When we take songs into consideration for this column, we’re open to including tracks we wouldn’t necessarily cover on the site. For this week’s collection, we teetered on the precipice of adding new AFI single “I Hope You Suffer” to the list, but in the end, it didn’t make it. Justin Vernon’s project Volcano Choir released a video for “Byegone,” making them re-eligible for the week, as well, but we seemed to be more in tune with big beats. Check out our five favorites of this week, including ’80s-indebted quirk, Scandinavian pop powerhouses, and more, below.
Implementing ’80s nostalgia, be it John Hughes soundtrack sonics or Miami Vice car chase music, is now a longstanding indie trend but Luke Temple has refreshed that influence with the peculiar pop of “Katie.” And the song demands oddity, as its subject matter is Internet romance — not OKCupid-longing, but, seemingly, something a little bit more salacious. It’s that blend of the past and modernity, with Temple’s high-pitched yearning “Kaaaaaaatie”s and the song’s thick bass, that make it such a fun listen. The spelunking you have to do through the lyrics and dialogue samples to figure out whether this online love affair is dubious or not is just an extra. – Claire
There is nothing perfunctory about the party that “Invisible” brings. The club cocktail from Annie and producer Richard X gets house as dark as it can go without losing all of its essence with three sets of vocals, including one which screws Annie’s coo into one of a haunting siren. If you want a bit of fight music at the rave, go to the one that’s spinning this. – Claire
Over the past three years, we’ve watched Regal Degal shift and explore strains of post-punk that cut taut like Wire and clanged artily like No Age, always with an eye on melody and repetition. (Their label history underscores this growth: first with NYC outré imprint RVNG, then on the No Age guys’ Post Present Medium after a move to LA.) In 2013 they’ve shifted to Brooklyn’s Terrible Records, at least for the ace new single “Unseen.” The itinerant post-punk trio’s settled into a more languorous groove here, steeped in Isn’t Anything’s primordial shoegaze jangle and warp, pretty and revealing harmonies. It’s a good look, and a good label affiliation, but don’t get too attached; they tend to shift shape (and it tends to work out). – Amrit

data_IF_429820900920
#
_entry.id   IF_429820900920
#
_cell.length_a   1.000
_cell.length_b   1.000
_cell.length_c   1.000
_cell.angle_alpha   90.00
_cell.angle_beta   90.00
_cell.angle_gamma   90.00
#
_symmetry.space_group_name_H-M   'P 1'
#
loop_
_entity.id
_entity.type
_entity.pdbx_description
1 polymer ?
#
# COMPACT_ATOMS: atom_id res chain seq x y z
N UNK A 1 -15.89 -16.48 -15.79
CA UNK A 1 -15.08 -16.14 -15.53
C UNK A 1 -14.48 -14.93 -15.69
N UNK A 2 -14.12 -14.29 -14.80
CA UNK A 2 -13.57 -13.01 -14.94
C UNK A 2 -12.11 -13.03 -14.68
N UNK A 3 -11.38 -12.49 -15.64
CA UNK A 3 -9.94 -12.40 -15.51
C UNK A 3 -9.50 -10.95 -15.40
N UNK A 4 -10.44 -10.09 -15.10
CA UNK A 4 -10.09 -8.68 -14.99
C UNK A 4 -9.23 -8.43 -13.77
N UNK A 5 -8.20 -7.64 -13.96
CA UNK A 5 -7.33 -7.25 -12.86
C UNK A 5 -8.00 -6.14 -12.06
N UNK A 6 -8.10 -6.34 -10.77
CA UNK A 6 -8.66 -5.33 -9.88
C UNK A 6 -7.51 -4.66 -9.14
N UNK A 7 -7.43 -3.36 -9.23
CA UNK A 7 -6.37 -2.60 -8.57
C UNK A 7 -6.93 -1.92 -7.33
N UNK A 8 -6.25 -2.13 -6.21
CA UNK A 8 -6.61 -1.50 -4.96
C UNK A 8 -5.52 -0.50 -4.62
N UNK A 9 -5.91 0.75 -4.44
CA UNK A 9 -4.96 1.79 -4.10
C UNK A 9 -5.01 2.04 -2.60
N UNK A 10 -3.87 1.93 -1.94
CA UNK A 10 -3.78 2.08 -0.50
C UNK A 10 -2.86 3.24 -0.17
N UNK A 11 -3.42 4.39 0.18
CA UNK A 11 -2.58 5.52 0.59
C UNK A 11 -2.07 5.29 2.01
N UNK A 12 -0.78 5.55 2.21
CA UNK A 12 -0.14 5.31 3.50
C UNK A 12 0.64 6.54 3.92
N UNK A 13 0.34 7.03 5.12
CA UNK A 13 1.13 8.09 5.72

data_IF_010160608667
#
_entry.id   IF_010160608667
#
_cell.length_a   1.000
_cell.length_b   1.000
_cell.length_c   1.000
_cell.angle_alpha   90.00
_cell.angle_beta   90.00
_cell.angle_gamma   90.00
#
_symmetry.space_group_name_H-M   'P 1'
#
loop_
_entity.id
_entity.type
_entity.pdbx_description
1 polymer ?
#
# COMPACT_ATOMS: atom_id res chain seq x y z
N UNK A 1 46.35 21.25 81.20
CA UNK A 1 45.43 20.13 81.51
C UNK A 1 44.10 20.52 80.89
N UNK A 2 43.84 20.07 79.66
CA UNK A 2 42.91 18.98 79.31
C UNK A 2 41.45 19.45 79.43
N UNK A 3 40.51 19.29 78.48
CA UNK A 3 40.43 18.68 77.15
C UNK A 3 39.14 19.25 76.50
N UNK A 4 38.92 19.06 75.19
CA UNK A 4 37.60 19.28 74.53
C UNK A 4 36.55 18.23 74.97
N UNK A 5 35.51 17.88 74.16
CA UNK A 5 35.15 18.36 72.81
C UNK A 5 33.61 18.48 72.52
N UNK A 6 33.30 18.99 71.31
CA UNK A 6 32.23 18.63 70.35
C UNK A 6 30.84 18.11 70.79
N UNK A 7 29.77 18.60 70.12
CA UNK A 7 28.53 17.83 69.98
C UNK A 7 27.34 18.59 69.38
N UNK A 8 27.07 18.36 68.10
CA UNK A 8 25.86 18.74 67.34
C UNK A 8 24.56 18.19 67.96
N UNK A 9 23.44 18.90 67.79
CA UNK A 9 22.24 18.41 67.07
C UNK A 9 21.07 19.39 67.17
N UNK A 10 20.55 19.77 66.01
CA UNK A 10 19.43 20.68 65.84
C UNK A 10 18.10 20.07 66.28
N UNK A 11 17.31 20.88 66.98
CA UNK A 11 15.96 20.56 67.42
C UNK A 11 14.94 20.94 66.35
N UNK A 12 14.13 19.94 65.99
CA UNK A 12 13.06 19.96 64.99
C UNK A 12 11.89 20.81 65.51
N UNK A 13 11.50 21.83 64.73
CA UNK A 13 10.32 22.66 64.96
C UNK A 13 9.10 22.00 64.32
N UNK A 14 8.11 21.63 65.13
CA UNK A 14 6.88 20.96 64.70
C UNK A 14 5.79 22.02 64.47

At this point, “I Love It” isn’t something you love or hate anymore; it just is. So credit these Swedish kids with recognizing their own summer-conquering power and trying to do the same thing again. Except “All Night” is that other song’s relentless chirp turned inward. That spangly synth-line is practically graduation-slide-show material, and the dubstep hammer-drop is the most emotionally satisfying since, I don’t know, “Scary Monsters And Nice Sprites.” – Tom
Matthew Barnes’s dub/electronic/ambient project Forest Swords sort of appeared out of nowhere in 2010 with the bewitching Dagger’s Path EP, and it disappeared just as suddenly and mysteriously. Barnes, it seems, had been suffering hearing problems, and was forced to put Forest Swords on hold. He returned to the project in 2012, and spent a year working on Forest Swords’ debut LP, the forthcoming Engravings, which he apparently mixed on his laptop outdoors in the English countryside. “The Weight Of Gold” reflects that origin story — it’s a sound built with electronics, yet born of the natural world. It’s also a hypnotic and moving piece of music, the most immediate of Barnes’s young career; the dubby rhythm section carries a delicate harpsichord and spectral vocals to delirious heights. The dreamlike, autumnal tones recall Burial’s 2007 classic, Untrue. “The Weight Of Gold” is as undefinable and addicting as that record, and suggests Engravings might be its equal. – Michael